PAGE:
A developer has dismantled a wall dating back at least 700 years as it builds houses at the former University of Northampton site
But Persimmon Homes has moved to allay fears of history lovers that the ancient site, off Boughton Green Road, will vanish completely.
The company said it is in fact slowly moving the wall - which is inscribed with stonemasons' marks relating to different parts of the town and county - slightly closer to the houses.
Responding to complaints from local residents, a spokeswoman for Persimmon Homes Midlands said: “As a requirement of the outline planning consent for this development, we are preparing to undertake road widening work to reconfigure the existing entrances to the site.
“A section of wall, approximately 60 metres in length, needs to be relocated 1.2 metres further into our site.
"The wall is being carefully dismantled by hand will be reconstructed using the original stones.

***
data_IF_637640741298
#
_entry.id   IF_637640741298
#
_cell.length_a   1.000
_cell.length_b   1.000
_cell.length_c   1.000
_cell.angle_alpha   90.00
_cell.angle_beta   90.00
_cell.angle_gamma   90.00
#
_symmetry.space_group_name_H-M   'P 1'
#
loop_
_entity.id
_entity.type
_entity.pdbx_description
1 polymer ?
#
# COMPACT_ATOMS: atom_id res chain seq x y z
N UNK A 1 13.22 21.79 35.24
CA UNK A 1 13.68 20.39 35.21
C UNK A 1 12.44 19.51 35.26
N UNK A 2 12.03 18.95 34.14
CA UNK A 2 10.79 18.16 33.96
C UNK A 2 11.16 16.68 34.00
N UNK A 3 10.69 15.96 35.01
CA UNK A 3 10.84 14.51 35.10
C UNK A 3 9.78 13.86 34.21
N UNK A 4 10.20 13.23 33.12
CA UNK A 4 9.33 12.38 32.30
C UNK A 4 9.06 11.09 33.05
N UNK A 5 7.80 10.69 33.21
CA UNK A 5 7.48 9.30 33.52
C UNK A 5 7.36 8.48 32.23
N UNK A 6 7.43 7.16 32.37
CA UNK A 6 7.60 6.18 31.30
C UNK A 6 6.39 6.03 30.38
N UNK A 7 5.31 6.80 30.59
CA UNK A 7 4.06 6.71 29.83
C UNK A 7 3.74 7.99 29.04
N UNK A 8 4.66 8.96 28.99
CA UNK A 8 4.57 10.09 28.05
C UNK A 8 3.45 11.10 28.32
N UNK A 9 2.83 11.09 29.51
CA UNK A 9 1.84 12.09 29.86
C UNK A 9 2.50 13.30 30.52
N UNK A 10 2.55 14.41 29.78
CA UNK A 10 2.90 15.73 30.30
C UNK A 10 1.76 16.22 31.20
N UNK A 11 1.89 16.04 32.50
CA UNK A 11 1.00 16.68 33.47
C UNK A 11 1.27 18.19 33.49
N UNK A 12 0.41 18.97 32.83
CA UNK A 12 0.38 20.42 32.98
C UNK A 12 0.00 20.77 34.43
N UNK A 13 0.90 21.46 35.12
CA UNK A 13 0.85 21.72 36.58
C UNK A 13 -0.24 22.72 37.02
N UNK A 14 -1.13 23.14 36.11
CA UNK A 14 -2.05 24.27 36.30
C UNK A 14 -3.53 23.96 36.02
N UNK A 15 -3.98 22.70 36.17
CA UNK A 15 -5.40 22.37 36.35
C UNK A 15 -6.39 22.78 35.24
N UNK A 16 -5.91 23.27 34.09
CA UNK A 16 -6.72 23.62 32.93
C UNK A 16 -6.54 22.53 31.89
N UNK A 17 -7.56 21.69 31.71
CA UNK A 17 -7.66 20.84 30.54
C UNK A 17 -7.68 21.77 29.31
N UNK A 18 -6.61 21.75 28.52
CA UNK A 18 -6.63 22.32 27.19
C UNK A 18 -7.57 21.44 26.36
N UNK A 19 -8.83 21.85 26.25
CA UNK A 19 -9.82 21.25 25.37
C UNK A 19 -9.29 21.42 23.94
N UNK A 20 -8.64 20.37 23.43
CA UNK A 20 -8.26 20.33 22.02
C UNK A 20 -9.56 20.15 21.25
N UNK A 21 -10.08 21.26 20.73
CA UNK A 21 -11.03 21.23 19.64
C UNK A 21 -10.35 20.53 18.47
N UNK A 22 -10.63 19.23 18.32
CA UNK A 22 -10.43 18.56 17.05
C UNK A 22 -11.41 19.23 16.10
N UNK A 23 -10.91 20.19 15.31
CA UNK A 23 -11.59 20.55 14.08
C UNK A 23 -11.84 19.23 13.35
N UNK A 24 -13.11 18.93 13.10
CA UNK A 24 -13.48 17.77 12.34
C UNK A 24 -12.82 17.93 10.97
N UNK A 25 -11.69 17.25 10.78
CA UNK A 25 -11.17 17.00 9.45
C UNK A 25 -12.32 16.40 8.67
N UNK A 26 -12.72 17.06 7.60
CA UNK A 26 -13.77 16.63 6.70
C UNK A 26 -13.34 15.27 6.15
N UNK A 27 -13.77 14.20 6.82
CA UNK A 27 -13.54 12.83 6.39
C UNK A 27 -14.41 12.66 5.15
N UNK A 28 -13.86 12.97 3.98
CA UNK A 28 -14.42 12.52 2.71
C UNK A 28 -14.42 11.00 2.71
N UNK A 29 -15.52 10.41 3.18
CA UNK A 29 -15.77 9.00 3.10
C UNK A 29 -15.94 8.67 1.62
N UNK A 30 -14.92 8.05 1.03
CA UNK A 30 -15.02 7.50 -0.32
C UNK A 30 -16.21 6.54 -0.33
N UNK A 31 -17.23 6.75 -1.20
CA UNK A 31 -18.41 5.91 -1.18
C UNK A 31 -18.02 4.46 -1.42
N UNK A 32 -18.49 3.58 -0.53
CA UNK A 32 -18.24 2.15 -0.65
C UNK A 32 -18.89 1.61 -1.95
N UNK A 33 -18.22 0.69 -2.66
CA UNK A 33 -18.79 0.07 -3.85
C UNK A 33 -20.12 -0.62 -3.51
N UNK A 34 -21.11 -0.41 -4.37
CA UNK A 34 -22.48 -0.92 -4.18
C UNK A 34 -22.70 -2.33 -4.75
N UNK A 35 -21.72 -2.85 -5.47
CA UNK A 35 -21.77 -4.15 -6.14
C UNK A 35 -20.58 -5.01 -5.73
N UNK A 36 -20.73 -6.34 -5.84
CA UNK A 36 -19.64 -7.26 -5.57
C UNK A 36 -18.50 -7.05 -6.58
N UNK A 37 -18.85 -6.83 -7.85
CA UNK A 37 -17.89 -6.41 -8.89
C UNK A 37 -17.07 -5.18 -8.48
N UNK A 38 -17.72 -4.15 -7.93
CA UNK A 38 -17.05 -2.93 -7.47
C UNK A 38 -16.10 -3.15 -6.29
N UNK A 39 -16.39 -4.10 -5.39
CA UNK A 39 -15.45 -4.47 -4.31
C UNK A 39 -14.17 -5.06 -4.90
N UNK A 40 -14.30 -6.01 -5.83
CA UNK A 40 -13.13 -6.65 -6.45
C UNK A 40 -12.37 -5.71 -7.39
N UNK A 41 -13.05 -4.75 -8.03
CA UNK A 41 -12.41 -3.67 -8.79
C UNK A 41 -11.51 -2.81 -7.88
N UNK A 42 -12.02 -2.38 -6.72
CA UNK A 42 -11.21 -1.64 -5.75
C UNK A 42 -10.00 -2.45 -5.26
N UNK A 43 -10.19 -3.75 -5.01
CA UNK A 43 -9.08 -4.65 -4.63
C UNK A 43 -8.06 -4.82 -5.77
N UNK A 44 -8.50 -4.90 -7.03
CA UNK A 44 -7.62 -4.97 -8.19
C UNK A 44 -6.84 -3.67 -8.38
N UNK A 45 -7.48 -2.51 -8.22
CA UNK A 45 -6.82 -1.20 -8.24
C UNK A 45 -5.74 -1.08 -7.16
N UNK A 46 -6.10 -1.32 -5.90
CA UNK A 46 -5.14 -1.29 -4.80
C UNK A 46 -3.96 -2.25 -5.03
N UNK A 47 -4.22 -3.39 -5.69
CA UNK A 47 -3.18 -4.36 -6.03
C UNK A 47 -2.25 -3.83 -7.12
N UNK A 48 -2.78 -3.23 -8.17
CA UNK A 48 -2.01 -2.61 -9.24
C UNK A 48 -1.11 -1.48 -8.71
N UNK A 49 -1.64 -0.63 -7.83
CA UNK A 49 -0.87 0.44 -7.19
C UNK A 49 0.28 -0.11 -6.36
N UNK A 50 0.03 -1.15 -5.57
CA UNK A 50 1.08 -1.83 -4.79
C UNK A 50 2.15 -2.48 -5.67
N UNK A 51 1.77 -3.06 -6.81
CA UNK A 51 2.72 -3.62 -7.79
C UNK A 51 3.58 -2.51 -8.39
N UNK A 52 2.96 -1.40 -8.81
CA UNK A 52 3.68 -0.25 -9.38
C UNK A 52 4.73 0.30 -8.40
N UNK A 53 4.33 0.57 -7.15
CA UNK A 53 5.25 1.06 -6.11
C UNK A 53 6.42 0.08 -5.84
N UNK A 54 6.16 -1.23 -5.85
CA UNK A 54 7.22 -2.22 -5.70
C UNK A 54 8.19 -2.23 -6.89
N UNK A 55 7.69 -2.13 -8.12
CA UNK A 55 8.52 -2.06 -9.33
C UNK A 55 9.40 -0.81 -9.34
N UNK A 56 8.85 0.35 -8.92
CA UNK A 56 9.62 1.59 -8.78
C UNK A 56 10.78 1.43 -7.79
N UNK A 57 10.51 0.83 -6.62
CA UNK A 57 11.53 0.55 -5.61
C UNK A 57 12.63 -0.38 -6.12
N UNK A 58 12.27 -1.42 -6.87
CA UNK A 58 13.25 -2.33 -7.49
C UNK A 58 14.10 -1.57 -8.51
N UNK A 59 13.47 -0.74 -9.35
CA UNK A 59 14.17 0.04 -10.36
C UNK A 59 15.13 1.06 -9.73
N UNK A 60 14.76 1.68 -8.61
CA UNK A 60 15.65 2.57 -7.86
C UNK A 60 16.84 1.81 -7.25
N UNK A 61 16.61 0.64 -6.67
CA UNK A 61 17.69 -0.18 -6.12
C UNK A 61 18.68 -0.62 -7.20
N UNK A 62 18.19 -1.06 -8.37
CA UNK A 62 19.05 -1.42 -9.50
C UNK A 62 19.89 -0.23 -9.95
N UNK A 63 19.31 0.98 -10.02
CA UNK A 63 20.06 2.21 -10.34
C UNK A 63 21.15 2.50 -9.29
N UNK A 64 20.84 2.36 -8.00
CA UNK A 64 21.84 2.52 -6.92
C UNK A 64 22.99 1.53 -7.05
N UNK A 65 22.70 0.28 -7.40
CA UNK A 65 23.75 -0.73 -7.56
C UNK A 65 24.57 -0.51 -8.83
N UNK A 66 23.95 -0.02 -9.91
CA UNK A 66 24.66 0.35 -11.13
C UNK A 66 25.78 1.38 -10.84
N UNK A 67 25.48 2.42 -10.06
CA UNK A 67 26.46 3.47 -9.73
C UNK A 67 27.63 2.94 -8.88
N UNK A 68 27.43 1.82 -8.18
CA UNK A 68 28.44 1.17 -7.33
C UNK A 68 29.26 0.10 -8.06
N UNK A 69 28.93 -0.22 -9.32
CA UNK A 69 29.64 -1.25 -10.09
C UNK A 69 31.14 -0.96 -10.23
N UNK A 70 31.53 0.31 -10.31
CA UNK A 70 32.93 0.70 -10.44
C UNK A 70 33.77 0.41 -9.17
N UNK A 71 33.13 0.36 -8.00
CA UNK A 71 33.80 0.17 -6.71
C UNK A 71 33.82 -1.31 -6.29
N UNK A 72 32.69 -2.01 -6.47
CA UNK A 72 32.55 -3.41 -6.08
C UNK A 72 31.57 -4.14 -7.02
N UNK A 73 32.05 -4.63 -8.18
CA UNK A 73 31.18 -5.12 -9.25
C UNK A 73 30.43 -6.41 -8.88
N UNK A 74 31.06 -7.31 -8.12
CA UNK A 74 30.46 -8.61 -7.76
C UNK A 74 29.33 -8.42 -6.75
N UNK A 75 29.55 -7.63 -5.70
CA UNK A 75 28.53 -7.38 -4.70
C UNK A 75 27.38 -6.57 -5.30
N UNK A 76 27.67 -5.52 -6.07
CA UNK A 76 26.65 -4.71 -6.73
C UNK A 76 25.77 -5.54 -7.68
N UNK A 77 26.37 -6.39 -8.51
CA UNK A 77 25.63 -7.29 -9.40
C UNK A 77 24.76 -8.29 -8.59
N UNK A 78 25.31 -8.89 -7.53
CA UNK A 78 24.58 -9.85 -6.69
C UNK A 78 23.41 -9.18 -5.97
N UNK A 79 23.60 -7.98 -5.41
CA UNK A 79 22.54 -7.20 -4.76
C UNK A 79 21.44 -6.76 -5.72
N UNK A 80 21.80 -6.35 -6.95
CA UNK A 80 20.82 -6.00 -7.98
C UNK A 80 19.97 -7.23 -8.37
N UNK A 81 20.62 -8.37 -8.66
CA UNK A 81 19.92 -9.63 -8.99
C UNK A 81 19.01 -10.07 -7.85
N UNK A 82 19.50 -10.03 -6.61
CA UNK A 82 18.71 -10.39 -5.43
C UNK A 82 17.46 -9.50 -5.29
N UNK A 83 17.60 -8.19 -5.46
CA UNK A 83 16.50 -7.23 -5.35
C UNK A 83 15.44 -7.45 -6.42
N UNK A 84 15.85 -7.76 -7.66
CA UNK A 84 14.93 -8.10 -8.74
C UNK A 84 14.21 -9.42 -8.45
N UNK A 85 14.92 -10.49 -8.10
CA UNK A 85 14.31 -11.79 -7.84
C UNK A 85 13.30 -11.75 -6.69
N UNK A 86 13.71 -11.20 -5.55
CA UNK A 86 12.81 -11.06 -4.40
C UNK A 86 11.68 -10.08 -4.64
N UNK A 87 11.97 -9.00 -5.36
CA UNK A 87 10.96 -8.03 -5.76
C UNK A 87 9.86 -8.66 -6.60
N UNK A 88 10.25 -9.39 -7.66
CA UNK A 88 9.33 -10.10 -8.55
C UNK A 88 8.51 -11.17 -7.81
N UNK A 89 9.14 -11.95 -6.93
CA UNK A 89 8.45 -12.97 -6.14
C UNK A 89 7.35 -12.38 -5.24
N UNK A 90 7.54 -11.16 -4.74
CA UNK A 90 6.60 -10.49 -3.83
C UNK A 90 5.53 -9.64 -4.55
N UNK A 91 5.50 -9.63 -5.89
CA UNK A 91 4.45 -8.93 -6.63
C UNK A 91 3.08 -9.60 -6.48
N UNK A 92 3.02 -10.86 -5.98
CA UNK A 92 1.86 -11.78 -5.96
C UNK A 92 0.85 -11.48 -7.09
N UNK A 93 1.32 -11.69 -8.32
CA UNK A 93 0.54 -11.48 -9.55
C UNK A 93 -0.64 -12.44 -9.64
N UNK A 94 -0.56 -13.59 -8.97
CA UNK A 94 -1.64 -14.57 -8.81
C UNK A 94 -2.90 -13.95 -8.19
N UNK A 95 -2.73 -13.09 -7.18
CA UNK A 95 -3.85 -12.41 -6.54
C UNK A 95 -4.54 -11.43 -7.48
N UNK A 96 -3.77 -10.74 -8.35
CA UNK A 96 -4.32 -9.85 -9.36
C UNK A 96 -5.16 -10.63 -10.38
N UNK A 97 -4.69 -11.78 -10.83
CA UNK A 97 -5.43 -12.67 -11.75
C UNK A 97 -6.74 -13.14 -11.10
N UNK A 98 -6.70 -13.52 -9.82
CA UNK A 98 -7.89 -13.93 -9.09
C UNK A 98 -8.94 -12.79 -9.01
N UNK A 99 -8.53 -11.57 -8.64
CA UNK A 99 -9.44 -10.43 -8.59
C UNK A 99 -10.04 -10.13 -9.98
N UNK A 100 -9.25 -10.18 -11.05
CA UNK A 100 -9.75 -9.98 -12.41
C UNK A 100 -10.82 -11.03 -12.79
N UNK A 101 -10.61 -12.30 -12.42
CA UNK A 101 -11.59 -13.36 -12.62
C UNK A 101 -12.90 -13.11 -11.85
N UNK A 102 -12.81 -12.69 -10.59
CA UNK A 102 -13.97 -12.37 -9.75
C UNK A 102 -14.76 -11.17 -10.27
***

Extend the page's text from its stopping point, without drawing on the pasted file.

"This work has been approved by the local authority and we aim to start re-erecting the wall in the next four weeks.”
The wall seems to have been constructed sometime in the 12th Century and once formed the edge of the King's deer park.
Over the centuries the area was developed and the wall has lately run along the edge of Park Campus, near the Parklands estate and near Boughton Green Road.
Aside from its age, the wall's significance to the heritage of the town lies in the fact that stonemasons' marks show which communities were responsible for its upkeep.
Stones relating to Dallington, Heyford, Rothersthorpe, Islip, Drayton and Clipston have all been discovered showing the villagers had to pay for that stretch to be repaired.